Atherosclerosis is a disease that usually develops several years before symptoms manifest themselves (Ross 1999). When low-density lipoprotein (LDL) deposits become oxidized (oxLDL) (Figure 4, #1) within the vascular wall of the heart, it stimulates the migration of monocytes into the subendothelial compartment (Watson 2008). These cells absorb oxLDL via scavenger receptors (SRs) and become activated foam-cell macrophages (Figure 4, #4), also known as ‘fatty streaks’ (Figure 4) (Watson 2008). The interactions between inflammatory macrophages and lymphocytes and repair responses continue over many years increasing the volume of the atherosclerotic plaque. These plaques consist of a fibrous cap shielding the vessel lumen (open space of a blood vessel) from the macrophage-rich lipid core. As inflammatory activity (Figure 4, #5) continues within the plaques, it can lead to weakening of the cap, increasing the probability that it will rupture, releasing lipid material. This material activates platelets, and can result in the formation of a thrombus (blood clot) or eventually angina (cardiac chest pain) or myocardial infarction (heart attack). Figure 4 refers to this mechanism and different components of the figures (#1-5) will be discussed later.

Figure 4. A schematic showing the progression of atherosclerosis and some of its key players discussed in this page. 1) Low-density lipoprotein (LDL) deposits become oxidized by 3) chlamydial heat shock protein (cHSP60). This, combined with 2) cLPS, produces 4) foam cells, leading to an 5) inflammatory response. Copyright 2013 Qiagen Assays. All Rights Reserved. Source: http://www.qiagen.com/products/genes%20and%20pathways/Pathway%20Details.aspx?pwid=71

Association of C. pneumoniae with atherosclerosis


There is evidence to suggest that C. pneumoniae could play a role in all stages of atherosclerosis, from the initial lesion to plaque rupture (Kalayoglu 2000). The strongest evidence for an association of C. pneumoniae with atherosclerosis has been shown by i) sero-epidemiological studies; ii) histopathological studies, and; iii) animal models.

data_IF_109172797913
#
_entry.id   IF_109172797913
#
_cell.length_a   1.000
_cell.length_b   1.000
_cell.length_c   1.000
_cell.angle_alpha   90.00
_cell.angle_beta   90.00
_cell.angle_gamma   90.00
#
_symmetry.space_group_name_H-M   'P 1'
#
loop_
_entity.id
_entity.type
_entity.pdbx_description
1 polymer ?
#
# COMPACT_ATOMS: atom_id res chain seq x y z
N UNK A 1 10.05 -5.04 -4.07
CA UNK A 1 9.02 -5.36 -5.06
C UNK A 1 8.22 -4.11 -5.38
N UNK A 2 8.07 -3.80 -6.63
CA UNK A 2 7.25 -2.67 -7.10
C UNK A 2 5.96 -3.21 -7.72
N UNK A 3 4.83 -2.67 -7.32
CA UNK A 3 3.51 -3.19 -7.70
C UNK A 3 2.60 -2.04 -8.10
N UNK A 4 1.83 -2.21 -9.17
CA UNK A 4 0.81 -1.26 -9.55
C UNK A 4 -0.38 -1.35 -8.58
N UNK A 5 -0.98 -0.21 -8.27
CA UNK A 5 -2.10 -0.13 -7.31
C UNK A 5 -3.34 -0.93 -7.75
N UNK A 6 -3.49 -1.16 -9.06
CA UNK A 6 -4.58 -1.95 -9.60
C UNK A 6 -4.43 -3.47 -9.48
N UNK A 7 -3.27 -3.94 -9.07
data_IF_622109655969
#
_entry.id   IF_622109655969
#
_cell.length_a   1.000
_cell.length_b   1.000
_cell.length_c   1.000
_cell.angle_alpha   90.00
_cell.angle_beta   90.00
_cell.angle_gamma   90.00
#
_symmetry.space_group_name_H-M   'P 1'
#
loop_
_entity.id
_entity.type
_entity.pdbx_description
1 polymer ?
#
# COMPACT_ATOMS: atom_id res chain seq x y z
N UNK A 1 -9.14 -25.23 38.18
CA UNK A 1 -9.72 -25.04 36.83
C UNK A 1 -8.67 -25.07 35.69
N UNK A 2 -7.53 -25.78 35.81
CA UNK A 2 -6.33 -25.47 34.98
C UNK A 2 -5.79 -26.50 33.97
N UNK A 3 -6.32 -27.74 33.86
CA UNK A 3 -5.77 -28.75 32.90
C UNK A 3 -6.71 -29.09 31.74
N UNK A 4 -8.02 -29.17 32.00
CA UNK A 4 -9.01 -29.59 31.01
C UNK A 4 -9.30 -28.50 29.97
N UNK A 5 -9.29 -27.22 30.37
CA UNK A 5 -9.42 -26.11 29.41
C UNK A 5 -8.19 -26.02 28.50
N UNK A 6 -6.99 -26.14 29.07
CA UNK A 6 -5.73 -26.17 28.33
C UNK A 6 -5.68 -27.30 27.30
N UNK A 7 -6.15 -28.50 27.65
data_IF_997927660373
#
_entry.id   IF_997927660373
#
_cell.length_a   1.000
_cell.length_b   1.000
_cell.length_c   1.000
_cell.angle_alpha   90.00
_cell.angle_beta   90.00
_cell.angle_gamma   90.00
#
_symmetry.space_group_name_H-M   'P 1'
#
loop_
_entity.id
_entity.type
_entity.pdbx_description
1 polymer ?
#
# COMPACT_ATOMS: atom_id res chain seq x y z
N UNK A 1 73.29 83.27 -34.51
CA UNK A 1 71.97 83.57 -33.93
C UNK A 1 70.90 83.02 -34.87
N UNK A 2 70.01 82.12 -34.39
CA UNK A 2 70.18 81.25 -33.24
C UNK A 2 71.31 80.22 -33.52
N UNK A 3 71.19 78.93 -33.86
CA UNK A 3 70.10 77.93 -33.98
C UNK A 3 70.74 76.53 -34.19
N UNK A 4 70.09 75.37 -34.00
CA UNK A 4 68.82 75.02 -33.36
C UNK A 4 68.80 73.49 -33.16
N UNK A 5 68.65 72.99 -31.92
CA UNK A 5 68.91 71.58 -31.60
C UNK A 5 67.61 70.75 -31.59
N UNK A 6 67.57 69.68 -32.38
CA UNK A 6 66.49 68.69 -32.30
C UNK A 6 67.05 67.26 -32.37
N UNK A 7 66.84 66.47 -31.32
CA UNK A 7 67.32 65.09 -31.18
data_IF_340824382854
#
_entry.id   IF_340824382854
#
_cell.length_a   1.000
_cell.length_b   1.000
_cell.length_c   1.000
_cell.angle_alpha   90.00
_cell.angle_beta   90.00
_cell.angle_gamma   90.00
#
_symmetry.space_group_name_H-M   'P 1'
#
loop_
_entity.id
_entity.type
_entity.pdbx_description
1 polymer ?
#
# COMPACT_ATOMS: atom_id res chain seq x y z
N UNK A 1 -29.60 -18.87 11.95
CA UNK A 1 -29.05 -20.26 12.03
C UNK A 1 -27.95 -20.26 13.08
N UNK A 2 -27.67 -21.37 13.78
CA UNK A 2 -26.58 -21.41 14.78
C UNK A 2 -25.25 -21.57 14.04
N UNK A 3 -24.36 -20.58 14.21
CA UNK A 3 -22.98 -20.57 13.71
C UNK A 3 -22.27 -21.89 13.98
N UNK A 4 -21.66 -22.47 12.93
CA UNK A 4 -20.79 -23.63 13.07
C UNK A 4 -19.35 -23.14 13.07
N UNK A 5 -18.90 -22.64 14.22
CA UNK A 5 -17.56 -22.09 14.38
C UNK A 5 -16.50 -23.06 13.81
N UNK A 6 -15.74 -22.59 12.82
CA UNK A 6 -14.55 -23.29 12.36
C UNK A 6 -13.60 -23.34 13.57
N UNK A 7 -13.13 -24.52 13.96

Sero-epidemiological Studies


Sero-epidemiological studies analyze the levels of a specific antibody titre in a group of individuals. In the following sero-epidemiological studies, the number of specific C. pneumoniae antibodies were compared between atherosclerotic patients and healthy individuals.


The first report of a possible association between C. pneumoniae infection and atherosclerosis arose in 1988 from a small cross-sectional study in Helsinki, which showed that patients with chronic stable CAD or acute myocardial infarction (AMI) were significantly more likely to have increased C. pneumoniae antibodies than controls (50-60% and 7-12%, respectively) (Saikku 1988). This prompted further studies to investigate the association between the disease and the organism. Follow-up studies confirmed the Helsinki findings by showing an association between elevated antibody titres and angiographically verified coronary heart disease (a test that uses dyes and x-rays to show the insides of the coronary arteries) (Thom 1991). However, these cross-sectional studies are poor indicators of causality since both factors are observed at the same time. In addition, most of the sero-epidemiological studies performed at this time involved elderly populations, which is not a good measure due to the high prevalence of C. pneumoniae seropositivity in these age groups (Campbell 1998). Further, older populations are experiencing later stages of the disease, making it hard to determine a potential causal role for C. pneumoniae early in the atherosclerotic process (Campbell 1998). Therefore, histopathological studies and animal studies are typically more credible.

Histopathological Studies

Figure 5. Immunocytochemical staining of a fibrous plaque with C. pneumoniae species-specific monoclonal antibody (TT-401) showing (a) positively stained foam cells and (b) an adjacent section stained with negative control antibody (B) (Kuo 1995) Copyright 1995 National Academy of Sciences, U.S.A. Source: http://www.pnas.org/content/92/15/6911.full.pdf.


Histopathological studies look at the microscopic anatomy of cells and tissues. The following histopathological studies examined cells and tissues by sectioning and staining, under a light or electron microscope.


Evidence for the presence of C. pneumoniae in atherosclerotic lesions has emerged from more than 40 studies, conducted by several different groups of investigators. Data collected from 43 studies, published before October 2002, indicate a high prevalence of C. pneumoniae (46% of 1852 specimens) in atheromatous tissue but not (<1% of more than 239 specimens) in healthy arteries (Kalayoglu 2002). These studies involved immunohistochemistry (IHC), electron microscopy (EM), polymerase chain reaction (PCR) and cell culturing.